[15:05:35] BROWN: Very valid questions there.

I want to bring in Boris Sanchez.

Because, Boris, President Trump has not tweeted today about that soldier laid to rest, La David Johnson. But instead, he chose to tweet about the congresswoman, Congresswoman Wilson, who was close to the family and been sort of the part of this back and forth controversy with the White House this week. Also, a conversation with Sergeant Johnson's mother is an issue that continues to grow. What does he say in this tweet about it?

BORIS SANCHEZ, CNN CORRESPONDENT: Hey, there, Pam. The president is continuing that back and forth with Congresswoman Frederica Wilson, of south Florida, writing in a tweet this morning that he hopes, in his words, "The fake news media will continue following Whacky Wilson because," again, in his words, "that means that she will make the Democrat Party lose."

As you said, there's been a back and forth this week between the congresswoman and the president, and it has continued. Last night, he was on FOX Business News, speaking about the situation. Let's hear more of what he said.


DONALD TRUMP, PRESIDENT OF THE UNITED STATES: He was so offended because he was in the room when I made the call, and so were other people. And the call was a very nice call. He was so offended that a woman would be -- that somebody would be listening to that call. He was -- he actually couldn't believe it. Actually, he said to me, sir, this is not acceptable, this is really not -- and he knew. I was so nice. I was - look, I called many people. And I would think that every one of them appreciated it. I was very surprised to see this to be honest with you.


BROWN: The president, of course, speaking about his chief of staff, John Kelly, himself a Gold Star parent, who said that he a advised the president before he called the family of Sergeant La David Johnson. Despite the fact that Representative Wilson is at the funeral for Sergeant Johnson and that family members have confirmed to CNN that her description, her account of the conversation between Sergeant Johnson's widow and the president, were accurate, the president is still pushing on with his attacks on the congresswoman -- Pam?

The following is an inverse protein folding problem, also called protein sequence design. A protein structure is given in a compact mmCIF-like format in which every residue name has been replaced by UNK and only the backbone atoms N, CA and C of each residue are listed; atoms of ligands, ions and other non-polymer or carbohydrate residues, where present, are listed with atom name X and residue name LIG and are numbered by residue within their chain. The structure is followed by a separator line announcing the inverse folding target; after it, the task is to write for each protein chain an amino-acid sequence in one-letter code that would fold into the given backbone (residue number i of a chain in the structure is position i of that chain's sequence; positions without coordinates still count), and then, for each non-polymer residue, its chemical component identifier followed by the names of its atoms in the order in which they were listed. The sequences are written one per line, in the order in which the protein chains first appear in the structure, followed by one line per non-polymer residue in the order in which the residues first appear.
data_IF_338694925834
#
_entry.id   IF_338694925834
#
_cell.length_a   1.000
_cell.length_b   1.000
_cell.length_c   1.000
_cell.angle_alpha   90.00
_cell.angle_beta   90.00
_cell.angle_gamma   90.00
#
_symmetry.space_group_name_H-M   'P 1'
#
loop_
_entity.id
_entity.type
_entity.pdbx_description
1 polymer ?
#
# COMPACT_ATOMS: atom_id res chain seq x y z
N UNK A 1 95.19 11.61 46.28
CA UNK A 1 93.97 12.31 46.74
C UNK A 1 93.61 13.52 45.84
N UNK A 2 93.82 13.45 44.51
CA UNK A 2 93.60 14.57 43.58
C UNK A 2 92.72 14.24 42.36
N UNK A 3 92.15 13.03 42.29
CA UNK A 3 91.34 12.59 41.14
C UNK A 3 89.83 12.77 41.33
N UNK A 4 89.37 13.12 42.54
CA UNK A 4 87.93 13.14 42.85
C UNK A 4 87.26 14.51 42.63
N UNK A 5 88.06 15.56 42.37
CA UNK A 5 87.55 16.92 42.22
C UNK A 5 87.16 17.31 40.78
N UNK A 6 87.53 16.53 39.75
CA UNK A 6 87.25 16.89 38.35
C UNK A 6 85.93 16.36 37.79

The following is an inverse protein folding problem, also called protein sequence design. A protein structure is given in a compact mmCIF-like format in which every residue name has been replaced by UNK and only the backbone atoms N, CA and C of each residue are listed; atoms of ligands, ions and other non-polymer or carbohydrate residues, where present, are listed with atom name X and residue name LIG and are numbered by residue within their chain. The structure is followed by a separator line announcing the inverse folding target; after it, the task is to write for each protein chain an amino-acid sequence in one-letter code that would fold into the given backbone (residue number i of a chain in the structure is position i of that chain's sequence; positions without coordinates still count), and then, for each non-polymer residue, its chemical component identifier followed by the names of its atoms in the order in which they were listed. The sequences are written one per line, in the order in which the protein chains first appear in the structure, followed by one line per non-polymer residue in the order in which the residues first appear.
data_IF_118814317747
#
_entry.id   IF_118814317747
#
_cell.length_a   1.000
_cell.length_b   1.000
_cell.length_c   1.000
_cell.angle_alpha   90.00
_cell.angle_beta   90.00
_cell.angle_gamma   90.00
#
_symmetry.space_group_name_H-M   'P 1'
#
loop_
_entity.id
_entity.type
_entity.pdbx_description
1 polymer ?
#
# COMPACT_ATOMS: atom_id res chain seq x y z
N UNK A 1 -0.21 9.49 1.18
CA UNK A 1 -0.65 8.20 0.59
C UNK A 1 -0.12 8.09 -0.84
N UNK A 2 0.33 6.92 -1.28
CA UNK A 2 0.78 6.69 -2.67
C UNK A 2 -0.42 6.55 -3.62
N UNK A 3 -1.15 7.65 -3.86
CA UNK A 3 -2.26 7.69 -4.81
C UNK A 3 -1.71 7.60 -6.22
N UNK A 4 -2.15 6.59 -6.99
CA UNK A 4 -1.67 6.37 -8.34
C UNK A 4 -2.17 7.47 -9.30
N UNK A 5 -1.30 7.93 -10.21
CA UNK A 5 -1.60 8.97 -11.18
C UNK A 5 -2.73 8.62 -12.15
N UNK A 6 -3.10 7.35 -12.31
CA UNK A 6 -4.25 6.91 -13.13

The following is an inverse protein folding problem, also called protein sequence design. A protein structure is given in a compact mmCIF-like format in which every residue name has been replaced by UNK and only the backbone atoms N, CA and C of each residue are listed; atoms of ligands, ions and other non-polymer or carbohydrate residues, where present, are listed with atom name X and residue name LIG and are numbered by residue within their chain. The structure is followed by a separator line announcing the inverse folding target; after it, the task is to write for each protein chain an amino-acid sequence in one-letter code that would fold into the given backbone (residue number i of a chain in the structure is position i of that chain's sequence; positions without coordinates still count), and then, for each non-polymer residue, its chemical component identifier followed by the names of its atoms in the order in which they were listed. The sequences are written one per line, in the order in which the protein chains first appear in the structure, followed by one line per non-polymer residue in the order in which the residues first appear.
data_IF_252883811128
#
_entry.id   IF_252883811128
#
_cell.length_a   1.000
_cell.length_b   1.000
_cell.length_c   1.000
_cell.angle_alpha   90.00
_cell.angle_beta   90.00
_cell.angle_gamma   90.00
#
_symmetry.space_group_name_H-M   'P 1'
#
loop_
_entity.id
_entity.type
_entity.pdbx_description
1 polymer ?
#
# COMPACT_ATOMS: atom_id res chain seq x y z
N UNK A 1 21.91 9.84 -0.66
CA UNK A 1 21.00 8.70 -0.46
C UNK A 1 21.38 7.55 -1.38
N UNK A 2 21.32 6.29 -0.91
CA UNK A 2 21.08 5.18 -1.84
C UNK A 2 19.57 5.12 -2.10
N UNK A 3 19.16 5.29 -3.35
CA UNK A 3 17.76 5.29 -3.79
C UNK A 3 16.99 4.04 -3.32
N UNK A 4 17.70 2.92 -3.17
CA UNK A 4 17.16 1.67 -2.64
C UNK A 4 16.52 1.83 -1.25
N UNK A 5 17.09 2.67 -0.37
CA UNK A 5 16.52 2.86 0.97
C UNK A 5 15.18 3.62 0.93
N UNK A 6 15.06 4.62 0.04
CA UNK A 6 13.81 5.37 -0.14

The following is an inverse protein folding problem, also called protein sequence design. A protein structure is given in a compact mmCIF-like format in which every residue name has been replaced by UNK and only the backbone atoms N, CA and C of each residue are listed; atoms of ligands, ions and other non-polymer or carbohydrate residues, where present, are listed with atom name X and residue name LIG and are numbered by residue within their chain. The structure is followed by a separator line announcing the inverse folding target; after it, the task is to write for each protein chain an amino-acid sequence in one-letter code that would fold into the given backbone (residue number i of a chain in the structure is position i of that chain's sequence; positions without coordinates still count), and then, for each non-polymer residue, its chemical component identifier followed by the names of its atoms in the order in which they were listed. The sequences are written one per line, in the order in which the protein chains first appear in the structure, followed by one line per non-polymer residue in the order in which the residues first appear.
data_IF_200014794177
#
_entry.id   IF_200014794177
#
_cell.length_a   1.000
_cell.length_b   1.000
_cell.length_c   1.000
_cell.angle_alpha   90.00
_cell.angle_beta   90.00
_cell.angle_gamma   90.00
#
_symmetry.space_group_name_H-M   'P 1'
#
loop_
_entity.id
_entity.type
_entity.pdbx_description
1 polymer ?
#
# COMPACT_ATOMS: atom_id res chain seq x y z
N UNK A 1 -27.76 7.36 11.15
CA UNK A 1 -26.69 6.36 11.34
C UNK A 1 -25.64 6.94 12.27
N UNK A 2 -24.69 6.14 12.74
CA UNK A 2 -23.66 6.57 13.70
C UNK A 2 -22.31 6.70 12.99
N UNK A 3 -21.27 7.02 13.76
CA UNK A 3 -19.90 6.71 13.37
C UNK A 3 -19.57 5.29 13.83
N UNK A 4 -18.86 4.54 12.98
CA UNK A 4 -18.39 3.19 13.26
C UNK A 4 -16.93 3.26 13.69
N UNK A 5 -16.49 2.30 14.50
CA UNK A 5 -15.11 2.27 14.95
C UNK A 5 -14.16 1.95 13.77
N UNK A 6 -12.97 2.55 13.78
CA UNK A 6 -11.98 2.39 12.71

BROWN: He certainly is.

Michelle Kosinski, Boris Sanchez, Rosa Flores, thank you so much.

I'm going to talk more about what U.S. troops are doing in Western Africa and the very real threats they face there. Our military analyst, former commander of all U.S. troops in Europe, retired Lieutenant General Mark Hertling joins us. Also with us, Michael Weiss, CNN national security analyst and co-author of the book, "ISIS: Inside the Army of Terror."

Gentlemen, thank you for coming on.

I want to start with you, General Hertling.

Is it unusual that we don't have a clearer picture by now of some of the most basic details of what happened that day? LT. GEN. MARK HERTLING, CNN MILITARY ANALYST: No, not at all, Pamela.

This investigation continues. It's going to take a while. Truthfully, I'm really surprised about the hue and cry about getting more details the level many people are talking about. AfriCom was been conducting these kinds of missions for about 15 years. There are over 1200 to 1400 missions a year within the continent of Africa by these kinds of Special Operations or Special Forces A-teams. They go around in 10 to 12-person groups and they conduct what's called train- and-equip missions, in layman's terms, with a variety of countries. There are 54 countries in Africa. We have servicemembers conducting these kinds of missions in most of them. They're always conducted in small groups.

I think the investigation is going to show quite a few things, that AfriCom, since its inception, has repeatedly claimed they don't have enough resources to do the kinds of missions they're asked to do on a continent three times the size of the United States. But it's also going to probably show other things, not just potentially intelligence challenges, but also command-and-control issues, coordination with local government, coordination with allies. In this particular mission, it probably was a combination of Niger, Mali, maybe Chad, depending on whether it was falling under the Chad Basin Initiative or the Niger/Mali fight. I think we're going to see a lot more in terms of the details in how challenging these kinds of missions are throughout, especially, the western part of Africa.

[15:10:06] BROWN: We'll wait and see.

Michael, I want to you to listen to a Republican Senator Lindsay Graham and what he said about the wars, particularly what's going on in Africa.


SEN. LINDSEY GRAHAM, (R), SOUTH CAROLINA: The war is headed to Africa. It's beginning to morph. As we suppress the enemy in the Middle East, they're going to move. They're not going to quit.